Shared lives carer

As a shared lives carer, you’ll open up your home and family life to include someone who needs care and support.

This might include:

  • supporting them with everyday tasks such as getting up or cooking
  • teaching them new skills or how to live independently
  • assisting them to do social activities or access the local community
  • going on holiday together
  • going to family parties and events.

You could do this for:

  • a few hours a week, for example be a regular daytime visitor
  • a short time such as a weekend or respite period
  • or you could support someone full time, where they come and live with you.

You wouldn’t have ‘working hours’ like a care worker role – it’s all about matching people who get on well together so that it feels more like family life. This can be a very rewarding role as you build a close connection to the people you support.

Shared lives carers are self-employed and there would be an agreement about how much care you’re expected to provide, and what other support’s in place for the individual - this makes it a flexible role.

Michelle Beasor is a carer with Shared Lives South West and says:

“I'm a qualified nurse and have cared for people since I was 17 years old. After I had children, I decided to look after people with learning disabilities in my own home. It was the best decision I ever made! I was still able to fulfil my wishes to care for people, but at the same time have the flexibility that being self-employment brings.

The rewards can be huge - watching and helping someone make their own decisions and blossom into independence is very rewarding."

Watch this video about what it's like to work as a shared lives carer.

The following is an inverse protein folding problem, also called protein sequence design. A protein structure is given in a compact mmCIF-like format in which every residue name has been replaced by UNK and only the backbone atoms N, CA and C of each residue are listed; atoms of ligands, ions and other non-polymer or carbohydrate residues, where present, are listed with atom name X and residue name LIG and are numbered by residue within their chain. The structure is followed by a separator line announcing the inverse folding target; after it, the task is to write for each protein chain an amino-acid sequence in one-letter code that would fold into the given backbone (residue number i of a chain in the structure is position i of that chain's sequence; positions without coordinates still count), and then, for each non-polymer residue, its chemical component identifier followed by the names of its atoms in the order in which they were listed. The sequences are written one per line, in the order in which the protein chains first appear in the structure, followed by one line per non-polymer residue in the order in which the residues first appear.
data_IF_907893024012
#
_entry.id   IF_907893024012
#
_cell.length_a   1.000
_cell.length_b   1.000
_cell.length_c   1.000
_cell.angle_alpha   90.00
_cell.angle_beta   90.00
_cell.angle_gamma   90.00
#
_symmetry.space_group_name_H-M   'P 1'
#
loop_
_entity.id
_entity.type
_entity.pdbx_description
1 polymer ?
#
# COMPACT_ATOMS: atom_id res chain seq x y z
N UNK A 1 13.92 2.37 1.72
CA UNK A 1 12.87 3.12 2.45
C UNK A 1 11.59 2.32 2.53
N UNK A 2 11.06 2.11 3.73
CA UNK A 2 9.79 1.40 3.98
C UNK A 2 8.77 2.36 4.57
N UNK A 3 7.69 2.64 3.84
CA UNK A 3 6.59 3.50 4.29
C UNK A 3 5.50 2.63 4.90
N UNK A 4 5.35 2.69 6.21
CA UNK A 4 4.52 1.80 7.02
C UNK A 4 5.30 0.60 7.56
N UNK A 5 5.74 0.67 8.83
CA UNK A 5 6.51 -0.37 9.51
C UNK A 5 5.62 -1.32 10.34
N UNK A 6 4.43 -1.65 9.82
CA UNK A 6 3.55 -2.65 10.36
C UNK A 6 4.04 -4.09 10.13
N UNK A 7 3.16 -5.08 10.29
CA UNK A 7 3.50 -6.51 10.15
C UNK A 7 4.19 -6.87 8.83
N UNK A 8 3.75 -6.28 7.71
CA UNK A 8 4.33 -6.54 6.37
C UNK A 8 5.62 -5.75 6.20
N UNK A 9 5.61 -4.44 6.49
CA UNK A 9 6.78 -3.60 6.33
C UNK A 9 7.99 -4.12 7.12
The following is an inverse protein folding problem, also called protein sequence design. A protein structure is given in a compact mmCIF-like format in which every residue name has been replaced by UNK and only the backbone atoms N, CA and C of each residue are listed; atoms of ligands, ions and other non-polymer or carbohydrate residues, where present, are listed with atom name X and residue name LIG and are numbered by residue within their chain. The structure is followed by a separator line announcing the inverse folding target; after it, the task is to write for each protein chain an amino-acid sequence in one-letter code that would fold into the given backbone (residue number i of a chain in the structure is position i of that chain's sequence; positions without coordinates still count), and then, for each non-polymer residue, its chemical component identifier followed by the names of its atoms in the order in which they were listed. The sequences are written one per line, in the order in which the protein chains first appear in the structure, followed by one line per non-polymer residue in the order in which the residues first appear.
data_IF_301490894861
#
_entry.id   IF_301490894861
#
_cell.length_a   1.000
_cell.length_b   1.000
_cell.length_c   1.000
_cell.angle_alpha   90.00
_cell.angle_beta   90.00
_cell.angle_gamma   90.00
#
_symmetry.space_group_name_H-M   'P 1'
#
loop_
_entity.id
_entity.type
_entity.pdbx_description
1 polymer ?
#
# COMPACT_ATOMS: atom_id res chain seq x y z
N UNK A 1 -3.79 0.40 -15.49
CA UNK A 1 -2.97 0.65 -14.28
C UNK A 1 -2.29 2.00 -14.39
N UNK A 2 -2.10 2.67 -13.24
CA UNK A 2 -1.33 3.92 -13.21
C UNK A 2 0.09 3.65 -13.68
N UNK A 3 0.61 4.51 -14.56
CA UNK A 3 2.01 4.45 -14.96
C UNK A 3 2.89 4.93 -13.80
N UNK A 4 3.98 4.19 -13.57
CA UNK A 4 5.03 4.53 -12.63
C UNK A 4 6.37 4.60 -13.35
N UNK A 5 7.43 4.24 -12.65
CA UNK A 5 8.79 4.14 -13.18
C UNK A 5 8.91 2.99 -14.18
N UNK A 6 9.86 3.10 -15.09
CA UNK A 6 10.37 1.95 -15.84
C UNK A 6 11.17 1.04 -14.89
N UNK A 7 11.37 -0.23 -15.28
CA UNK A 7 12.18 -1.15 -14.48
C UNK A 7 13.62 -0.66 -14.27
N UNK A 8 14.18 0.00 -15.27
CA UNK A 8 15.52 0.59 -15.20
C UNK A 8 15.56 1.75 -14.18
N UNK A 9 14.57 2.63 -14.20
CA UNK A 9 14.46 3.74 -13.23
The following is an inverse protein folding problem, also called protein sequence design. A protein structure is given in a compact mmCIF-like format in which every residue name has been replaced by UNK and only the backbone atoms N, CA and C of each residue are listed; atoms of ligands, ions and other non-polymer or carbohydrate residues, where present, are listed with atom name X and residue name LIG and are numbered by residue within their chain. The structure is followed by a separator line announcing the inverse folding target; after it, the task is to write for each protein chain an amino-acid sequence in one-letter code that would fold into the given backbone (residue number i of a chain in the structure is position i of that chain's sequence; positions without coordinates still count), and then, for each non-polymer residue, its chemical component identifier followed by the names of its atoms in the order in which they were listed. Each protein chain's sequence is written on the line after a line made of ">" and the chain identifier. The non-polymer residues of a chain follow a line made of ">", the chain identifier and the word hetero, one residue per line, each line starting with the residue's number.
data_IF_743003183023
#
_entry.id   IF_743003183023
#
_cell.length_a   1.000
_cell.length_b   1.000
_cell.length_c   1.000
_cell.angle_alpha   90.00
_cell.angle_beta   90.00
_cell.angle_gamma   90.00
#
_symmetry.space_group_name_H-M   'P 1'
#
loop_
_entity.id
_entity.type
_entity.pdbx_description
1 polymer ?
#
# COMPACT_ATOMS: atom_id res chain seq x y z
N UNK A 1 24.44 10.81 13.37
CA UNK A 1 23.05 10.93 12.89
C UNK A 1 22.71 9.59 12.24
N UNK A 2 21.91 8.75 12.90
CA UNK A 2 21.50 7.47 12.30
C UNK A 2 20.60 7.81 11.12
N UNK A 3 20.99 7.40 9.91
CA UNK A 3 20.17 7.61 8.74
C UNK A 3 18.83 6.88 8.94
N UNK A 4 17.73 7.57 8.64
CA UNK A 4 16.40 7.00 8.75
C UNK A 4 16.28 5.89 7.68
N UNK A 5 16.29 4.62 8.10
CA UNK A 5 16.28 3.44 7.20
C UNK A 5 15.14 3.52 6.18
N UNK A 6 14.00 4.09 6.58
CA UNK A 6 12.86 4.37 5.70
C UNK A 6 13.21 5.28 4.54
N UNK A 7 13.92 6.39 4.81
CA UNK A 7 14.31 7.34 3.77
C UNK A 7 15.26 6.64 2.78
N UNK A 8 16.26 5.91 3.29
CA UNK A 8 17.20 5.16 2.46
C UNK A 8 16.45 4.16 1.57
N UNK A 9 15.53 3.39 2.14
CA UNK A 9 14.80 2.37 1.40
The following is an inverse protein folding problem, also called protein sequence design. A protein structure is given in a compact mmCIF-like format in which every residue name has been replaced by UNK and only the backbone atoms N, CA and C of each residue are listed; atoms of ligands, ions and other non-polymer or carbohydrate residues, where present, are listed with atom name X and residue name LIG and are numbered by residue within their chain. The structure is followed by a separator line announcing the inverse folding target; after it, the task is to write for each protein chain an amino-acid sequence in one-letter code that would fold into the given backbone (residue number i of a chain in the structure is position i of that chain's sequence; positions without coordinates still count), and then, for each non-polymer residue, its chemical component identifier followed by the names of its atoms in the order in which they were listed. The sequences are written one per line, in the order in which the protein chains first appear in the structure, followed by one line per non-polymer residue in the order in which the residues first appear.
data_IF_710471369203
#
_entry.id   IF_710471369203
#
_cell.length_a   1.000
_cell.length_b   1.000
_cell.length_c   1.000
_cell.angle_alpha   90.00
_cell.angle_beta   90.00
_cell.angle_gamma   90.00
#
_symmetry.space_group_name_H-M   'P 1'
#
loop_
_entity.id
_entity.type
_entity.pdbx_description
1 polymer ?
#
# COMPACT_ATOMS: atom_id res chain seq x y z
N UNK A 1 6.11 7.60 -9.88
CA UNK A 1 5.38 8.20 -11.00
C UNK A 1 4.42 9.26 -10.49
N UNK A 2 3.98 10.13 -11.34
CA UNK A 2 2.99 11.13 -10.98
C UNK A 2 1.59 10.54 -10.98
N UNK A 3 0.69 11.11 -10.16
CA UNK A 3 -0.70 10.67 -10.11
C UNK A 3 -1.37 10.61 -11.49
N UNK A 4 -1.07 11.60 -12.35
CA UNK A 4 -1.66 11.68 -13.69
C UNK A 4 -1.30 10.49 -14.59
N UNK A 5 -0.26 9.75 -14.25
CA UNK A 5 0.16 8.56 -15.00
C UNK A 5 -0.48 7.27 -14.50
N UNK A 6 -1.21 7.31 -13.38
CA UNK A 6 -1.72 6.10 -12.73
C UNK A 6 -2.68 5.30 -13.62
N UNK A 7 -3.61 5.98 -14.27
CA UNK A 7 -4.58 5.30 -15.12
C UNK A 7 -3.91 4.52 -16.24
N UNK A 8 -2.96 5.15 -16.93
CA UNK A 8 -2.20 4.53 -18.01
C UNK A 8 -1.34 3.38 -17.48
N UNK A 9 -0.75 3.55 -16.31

Everyone working in social care needs English, number, digital and employability skills including team work and problem solving skills. What core skills do I need to work in social care outlines some of the skills you need and has short activities to help you think about transferable skills from your previous experiences.

There are also some specific skills needed to work in this role. These include:

  • good communication skills
  • good organisational skills
  • patience
  • resilience
  • being flexible
  • time management
  • problem solving.

You don’t necessarily need any qualifications to become a shared lives carer. What’s really important is that you have the right values and behaviours to work in social care.

It might also be helpful to have a social care qualification such as a Level 2 or 3 Diploma in Health and Social Care, but you can do these once you start the job.

It might be useful to have experience working in a similar role or with vulnerable adults. You could gain this experience through a work placement, from your personal life, through volunteering or as part of a traineeship or apprenticeship. 

If you’re interested in working as a shared lives carer, there’s lots of advice about finding a role on the Starting a career page.

You could contact your local Shared Lives Scheme about opportunities – there are schemes across the country who can advise you about becoming a shared lives carer in your area.

For example if you live in the South West, contact Shared Lives South West.

You might also find vacancies online or through your local council. 


When you start in your role you should do an induction which includes training necessary for your role such as health and safety, first aid and moving and handling. You might also receive specific training such as autism awareness, communication skills or working with people with dementia.

When in your role you could do a vocational qualification such as a Diploma in Health and Social Care and continuing professional development qualification or training. 

Your employer might pay for you to do these qualifications (they could apply for the Workforce Development Fund to help), or you could apply for an Advanced Learner Loan to pay for them yourself.

Michelle Beasor works for Shared Lives South West and she says:

"The scheme ensures that carers are up to date with the necessary training such as first aid and safe guarding. 

During my time with shared lives I have become a carer supporter, which is a paid position. In this role I am able to support another carer if they have a bereavement or safeguarding issue."






Case studies

  • Phil Hodgson
    Phil is a business support office for Shared Lives South West.
  • Teresa Walker
    Teresa is a shared lives carer with Shared Lives South West.

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